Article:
It was a living hell.

My parent’s marriage had gone on the rocks. He had a mistress. He wanted Mother to evaporate. The tension in the house was thick enough to cut with a knife. Sometimes, there was violence. He’d slap Mother around. I lived in a state of terror, afraid of the violence. In the months and weeks before the final split, I slept with an ice pick under my pillow. During that time, I often thought how wonderful it would be if I could have a place like Jane’s. However, I felt compelled to stay with Mother in order to “protect” her.

The years went by. I married, moved away, and became a mother. Jane wrote me every week. One year she paid us a visit. Suddenly, I saw breasts. I was puzzled. Where did they come from? I was too polite to ask but I did notice that when she lay on the beach, her breasts did not flatten but pointed straight up like two mountains. Eventually, she told me herself. Yes, her boyfriend had paid for them. Now, that’s a generous boyfriend. Married but generous. Also, her skin was clear. Well, she’d been to a dermatologist and was taking low dosage antibiotics. Wow. Well, the treatments worked. She’d had some dental work done as well. Not only that, but she’d been to a cosmetician and had her colours done. She looked, well, wonderful, to say the least. Talk about a transformation!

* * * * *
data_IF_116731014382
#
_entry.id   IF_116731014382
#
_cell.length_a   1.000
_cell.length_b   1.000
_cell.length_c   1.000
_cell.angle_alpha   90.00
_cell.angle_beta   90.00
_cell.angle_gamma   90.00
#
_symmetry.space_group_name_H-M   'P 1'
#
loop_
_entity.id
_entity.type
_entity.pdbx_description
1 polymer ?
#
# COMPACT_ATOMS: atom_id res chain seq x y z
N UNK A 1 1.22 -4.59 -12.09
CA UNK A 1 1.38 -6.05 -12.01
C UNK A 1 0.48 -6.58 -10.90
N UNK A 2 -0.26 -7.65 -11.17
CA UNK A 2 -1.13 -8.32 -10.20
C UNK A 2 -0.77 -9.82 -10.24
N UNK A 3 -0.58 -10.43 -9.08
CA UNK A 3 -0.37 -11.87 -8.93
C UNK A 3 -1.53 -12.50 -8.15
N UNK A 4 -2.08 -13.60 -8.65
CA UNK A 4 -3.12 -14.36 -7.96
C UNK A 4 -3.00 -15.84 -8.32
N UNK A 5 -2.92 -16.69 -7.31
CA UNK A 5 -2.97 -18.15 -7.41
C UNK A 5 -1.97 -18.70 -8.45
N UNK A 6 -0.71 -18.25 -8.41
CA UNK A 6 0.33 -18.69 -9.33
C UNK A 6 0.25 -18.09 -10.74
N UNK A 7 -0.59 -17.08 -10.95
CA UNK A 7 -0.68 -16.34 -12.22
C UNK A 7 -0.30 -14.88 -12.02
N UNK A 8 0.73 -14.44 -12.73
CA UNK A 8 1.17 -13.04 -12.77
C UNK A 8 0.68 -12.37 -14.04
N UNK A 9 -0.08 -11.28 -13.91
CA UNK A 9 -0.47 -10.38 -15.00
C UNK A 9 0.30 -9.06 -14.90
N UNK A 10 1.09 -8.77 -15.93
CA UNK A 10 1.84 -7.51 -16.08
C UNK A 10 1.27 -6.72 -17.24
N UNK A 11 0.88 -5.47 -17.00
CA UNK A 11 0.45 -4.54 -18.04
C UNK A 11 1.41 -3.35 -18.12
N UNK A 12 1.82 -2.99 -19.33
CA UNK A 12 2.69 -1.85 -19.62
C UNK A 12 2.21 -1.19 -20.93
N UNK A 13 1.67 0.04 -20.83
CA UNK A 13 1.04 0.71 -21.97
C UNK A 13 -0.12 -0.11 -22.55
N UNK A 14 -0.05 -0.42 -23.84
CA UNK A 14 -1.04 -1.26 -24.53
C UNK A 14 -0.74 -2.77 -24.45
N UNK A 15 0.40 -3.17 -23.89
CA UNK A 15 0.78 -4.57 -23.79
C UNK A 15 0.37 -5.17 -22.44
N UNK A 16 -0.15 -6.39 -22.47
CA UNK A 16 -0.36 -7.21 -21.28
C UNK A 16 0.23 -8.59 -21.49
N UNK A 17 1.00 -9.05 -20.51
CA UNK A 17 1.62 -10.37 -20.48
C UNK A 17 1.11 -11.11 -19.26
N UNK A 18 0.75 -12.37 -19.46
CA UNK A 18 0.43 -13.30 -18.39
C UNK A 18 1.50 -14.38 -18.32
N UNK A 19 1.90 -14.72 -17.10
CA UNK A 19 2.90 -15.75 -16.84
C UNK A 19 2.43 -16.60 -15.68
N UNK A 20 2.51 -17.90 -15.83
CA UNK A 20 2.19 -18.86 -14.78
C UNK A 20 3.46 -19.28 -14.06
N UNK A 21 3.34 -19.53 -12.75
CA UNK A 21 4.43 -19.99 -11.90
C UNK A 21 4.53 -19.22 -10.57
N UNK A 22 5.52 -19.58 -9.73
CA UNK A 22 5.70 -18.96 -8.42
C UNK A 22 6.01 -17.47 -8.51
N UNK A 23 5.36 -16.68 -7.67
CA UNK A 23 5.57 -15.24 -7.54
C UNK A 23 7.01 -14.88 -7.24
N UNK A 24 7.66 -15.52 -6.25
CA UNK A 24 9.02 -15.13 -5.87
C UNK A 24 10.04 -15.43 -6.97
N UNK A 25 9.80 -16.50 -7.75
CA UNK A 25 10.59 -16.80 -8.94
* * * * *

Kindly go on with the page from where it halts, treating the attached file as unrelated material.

She still tended to overdress.  Somewhat like the girl in “Sweet Charity”, she often tried too hard and it showed.

Sadly, Jane never married. Perhaps she never met her soul mate. Perhaps she was too afraid to let her guard down. Perhaps she never learned to trust. Perhaps it was because she continually had affairs with married men.

She did well at her work and stayed with the utility company until they offered her an early retirement package. She took it and launched a new career in real estate. From what I understand, she’s doing brilliantly well. Did we remain friends for life?As the years went by, we became more and more distant until there was no point in continuing. But then, such is life.

May 19th, 2008 Posted by | For Women Only, Musings, Nostalgia | no comments